Office of Counseling
& Disability Services



Responsibilities of SSU Students Who Request Disability Accommodations




  • Self identify to the Coordinator of Disability Services, provide documentation of the disability that meets standards set by the Board of Regents and participate in the intake interview.   Please be aware that all documentation of ADD, Learning Disability, Psychological Disorders, Pervasive Developmental Disorders and Acquired Brain Injuries will be sent by our office  to the Regents’ Center for Learning Disorders for review and approval by their psychologists after the student signs a release of information form.  This approval process usually takes two weeks.


  • Once approved for accommodations, bring a copy of your class schedule to the Coordinator each semester as soon as soon as you are registered.  This tells me you want accommodations next semester and tells me to prepare your Accommodation Letters.


  • Pick up your Accommodation Letters from the Coordinator each semester on the first day of class and identify yourself to your professors during the first week of class so they have a fair chance to assist you.  Give them the Accommodation Letter. Discuss your accommodations.  If you need test accommodations, decide together if it works best for you to take your tests with the professor or with me. Have each professor sign the Accommodation Acknowledgement Form page telling us if we are providing test accommodations or if the professor is providing them. Return the signed form as soon as possible.  I will not schedule tests without a signed form.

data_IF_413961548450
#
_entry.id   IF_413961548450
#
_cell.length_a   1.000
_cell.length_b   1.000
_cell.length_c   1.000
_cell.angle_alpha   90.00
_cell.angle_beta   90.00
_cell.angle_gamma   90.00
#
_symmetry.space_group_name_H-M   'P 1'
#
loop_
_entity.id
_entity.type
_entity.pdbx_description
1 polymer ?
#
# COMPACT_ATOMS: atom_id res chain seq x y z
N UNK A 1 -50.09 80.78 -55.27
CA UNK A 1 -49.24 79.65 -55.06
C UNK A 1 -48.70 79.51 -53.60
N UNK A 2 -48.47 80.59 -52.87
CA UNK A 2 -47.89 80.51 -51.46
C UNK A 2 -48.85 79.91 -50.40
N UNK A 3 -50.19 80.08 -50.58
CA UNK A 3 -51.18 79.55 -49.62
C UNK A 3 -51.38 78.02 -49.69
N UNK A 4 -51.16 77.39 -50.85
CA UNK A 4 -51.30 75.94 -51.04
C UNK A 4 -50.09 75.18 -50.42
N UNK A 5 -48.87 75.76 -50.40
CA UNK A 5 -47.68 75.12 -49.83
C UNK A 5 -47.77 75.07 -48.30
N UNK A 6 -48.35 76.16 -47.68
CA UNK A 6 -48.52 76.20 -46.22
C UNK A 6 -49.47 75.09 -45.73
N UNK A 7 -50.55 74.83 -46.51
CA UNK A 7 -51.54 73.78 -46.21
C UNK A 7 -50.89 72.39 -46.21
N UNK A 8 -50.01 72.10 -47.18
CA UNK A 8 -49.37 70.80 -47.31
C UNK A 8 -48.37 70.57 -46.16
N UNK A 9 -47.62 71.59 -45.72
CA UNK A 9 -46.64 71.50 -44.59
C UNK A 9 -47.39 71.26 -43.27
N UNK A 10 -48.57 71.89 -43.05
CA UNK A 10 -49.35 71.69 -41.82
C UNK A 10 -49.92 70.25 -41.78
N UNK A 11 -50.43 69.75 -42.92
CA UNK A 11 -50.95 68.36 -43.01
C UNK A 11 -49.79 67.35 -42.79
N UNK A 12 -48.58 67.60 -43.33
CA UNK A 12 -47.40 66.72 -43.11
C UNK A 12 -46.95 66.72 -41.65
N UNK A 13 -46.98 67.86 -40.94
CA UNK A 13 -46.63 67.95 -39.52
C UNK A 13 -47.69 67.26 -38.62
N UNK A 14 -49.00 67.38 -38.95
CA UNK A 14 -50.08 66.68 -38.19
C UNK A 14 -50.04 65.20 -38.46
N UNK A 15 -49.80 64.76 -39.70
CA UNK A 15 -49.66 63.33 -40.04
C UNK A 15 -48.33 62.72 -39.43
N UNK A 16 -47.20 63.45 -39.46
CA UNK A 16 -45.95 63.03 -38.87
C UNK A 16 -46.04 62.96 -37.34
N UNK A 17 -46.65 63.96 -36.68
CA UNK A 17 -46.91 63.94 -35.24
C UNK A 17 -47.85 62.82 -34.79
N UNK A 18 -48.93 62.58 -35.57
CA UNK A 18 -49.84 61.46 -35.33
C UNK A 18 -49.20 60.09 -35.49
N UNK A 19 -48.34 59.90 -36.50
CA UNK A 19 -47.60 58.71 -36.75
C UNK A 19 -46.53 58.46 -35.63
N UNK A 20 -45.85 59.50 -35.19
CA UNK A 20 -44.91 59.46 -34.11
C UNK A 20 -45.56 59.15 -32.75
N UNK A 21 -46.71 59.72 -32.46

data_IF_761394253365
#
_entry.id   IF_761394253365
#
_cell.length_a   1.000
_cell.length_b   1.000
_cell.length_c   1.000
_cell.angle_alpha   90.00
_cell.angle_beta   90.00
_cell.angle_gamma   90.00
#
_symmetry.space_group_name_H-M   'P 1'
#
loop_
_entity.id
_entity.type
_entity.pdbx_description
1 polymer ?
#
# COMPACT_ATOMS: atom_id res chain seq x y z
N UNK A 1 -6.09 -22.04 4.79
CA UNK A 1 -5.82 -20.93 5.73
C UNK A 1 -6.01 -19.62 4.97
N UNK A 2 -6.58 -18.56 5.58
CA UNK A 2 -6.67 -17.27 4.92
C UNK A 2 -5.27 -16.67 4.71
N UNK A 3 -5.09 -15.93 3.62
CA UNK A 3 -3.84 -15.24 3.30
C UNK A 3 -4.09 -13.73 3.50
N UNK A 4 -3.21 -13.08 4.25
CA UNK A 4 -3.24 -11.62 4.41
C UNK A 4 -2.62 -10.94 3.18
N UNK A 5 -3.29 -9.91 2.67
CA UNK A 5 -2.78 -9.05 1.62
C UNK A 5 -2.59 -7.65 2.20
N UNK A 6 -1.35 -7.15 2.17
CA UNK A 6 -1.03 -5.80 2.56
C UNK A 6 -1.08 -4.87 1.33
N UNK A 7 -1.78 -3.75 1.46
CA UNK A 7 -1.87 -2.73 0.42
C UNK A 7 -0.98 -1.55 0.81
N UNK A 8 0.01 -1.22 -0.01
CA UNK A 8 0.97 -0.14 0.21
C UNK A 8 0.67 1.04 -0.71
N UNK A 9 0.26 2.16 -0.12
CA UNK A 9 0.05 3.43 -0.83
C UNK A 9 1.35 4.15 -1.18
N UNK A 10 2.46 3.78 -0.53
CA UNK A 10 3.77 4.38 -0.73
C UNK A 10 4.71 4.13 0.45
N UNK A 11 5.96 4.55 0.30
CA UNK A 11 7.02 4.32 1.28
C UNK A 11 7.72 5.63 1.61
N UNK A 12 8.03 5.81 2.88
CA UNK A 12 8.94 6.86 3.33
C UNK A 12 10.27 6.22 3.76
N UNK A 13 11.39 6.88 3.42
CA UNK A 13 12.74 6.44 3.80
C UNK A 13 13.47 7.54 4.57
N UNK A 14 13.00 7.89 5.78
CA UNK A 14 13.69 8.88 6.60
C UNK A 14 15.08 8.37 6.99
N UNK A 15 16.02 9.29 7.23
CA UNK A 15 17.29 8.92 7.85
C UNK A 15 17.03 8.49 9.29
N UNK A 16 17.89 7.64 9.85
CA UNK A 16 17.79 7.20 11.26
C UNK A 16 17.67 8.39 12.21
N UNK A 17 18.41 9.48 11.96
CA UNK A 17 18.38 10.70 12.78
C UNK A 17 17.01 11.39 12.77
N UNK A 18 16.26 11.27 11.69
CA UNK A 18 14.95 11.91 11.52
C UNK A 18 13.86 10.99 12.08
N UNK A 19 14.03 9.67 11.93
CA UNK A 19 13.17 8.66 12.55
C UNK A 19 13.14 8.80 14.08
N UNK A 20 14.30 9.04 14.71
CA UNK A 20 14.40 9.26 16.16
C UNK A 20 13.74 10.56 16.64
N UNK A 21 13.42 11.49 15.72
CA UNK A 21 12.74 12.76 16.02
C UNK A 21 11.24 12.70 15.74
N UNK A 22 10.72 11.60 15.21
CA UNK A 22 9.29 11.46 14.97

• If you are taking tests with our office, you must schedule the test date and time with the Coordinator at least 48 hours in advance.  Notify me immediately if the test schedule changes. Our policy is that you should schedule to take your tests on the same day as the class, as close to the same time as possible without missing any other class lectures.  I cannot give you a test on a different day than the class unless you have the professor contact me and tell me it is OK.  I will always contact the professor the day before and request the test, but I can’t do it if you have not scheduled the test with me.  If you are on my test schedule, I will call you the day before and remind you of your test time.  Come on time for tests.  Chronic lateness or missed appointments mean you may not receive your accommodations. These behaviors are unprofessional and show a lack of respect for the Coordinator’s time and schedule.


  • Do not cheat on your tests.  If you take your tests at a different time than your classmates you must not discuss any test content with other students until everyone has taken the test.  Honor code violations are taken seriously and will be reported immediately to the professor and the Office of Student Ethics.


  • Understand that students with disabilities have to meet all the same academic and admissions standards.  Accommodations are not a guarantee of success.  The purpose of accommodations is to make sure you have access to the academic material and access to demonstrate that you mastered the material.  Accommodations are not a substitute for appropriate medical treatment, medication or counseling.